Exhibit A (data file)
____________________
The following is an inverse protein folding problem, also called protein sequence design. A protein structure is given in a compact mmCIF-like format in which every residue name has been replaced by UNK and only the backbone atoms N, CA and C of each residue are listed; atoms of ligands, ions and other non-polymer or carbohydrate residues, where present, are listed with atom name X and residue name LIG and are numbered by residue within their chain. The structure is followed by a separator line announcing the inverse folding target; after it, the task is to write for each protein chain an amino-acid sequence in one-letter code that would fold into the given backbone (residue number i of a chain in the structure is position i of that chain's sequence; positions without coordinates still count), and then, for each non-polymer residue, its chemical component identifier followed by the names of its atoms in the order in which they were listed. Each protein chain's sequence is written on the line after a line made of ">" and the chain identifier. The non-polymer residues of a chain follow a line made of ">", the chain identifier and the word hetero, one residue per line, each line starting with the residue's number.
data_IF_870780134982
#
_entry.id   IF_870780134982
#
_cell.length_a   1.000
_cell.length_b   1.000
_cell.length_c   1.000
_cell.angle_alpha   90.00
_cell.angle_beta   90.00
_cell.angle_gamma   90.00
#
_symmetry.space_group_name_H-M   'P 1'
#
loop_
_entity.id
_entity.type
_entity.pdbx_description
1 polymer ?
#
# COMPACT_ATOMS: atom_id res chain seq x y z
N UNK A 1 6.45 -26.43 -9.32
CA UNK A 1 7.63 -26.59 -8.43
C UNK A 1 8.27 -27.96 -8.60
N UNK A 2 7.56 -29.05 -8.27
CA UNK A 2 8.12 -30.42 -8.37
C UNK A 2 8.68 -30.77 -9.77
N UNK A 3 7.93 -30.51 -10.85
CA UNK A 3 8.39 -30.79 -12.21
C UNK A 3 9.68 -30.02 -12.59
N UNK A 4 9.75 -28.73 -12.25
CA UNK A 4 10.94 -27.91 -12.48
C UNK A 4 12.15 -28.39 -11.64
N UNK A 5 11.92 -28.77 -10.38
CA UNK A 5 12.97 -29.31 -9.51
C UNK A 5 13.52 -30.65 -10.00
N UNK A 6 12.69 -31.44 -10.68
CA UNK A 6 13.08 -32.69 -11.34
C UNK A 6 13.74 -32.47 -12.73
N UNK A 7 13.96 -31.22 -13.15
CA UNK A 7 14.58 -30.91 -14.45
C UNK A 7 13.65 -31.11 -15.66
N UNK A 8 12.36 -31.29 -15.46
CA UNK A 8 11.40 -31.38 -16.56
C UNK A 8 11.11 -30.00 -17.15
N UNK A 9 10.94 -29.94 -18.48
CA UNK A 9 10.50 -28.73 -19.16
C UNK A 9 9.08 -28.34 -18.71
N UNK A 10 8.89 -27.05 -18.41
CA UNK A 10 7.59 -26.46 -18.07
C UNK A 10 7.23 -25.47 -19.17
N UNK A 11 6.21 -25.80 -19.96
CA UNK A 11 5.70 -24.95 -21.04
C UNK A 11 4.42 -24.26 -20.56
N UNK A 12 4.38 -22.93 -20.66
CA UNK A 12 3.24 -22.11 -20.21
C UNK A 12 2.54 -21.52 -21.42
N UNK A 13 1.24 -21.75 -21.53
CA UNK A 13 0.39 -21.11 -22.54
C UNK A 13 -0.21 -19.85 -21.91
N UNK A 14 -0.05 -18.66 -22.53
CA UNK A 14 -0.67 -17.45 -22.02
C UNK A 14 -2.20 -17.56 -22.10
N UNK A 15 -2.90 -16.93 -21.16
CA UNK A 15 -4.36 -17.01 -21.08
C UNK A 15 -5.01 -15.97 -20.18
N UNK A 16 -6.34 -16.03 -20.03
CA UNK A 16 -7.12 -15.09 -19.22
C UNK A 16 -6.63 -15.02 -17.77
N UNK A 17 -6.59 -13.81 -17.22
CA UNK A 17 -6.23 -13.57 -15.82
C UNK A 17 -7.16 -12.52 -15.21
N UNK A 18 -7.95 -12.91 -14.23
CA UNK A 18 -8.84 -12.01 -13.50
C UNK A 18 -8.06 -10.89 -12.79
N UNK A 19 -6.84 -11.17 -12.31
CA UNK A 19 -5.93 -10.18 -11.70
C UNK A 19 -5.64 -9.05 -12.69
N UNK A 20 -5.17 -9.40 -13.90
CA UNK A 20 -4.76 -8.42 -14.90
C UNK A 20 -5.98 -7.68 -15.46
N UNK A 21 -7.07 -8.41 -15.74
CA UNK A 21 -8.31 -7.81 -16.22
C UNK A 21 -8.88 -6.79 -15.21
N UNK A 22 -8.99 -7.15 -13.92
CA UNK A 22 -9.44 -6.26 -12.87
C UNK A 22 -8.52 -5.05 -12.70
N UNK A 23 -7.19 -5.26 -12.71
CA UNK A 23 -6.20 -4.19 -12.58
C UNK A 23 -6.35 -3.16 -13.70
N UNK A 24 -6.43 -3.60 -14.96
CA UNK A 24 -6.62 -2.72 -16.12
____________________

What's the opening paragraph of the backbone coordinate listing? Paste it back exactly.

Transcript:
The following is an inverse protein folding problem, also called protein sequence design. A protein structure is given in a compact mmCIF-like format in which every residue name has been replaced by UNK and only the backbone atoms N, CA and C of each residue are listed; atoms of ligands, ions and other non-polymer or carbohydrate residues, where present, are listed with atom name X and residue name LIG and are numbered by residue within their chain. The structure is followed by a separator line announcing the inverse folding target; after it, the task is to write for each protein chain an amino-acid sequence in one-letter code that would fold into the given backbone (residue number i of a chain in the structure is position i of that chain's sequence; positions without coordinates still count), and then, for each non-polymer residue, its chemical component identifier followed by the names of its atoms in the order in which they were listed. Each protein chain's sequence is written on the line after a line made of ">" and the chain identifier. The non-polymer residues of a chain follow a line made of ">", the chain identifier and the word hetero, one residue per line, each line starting with the residue's number.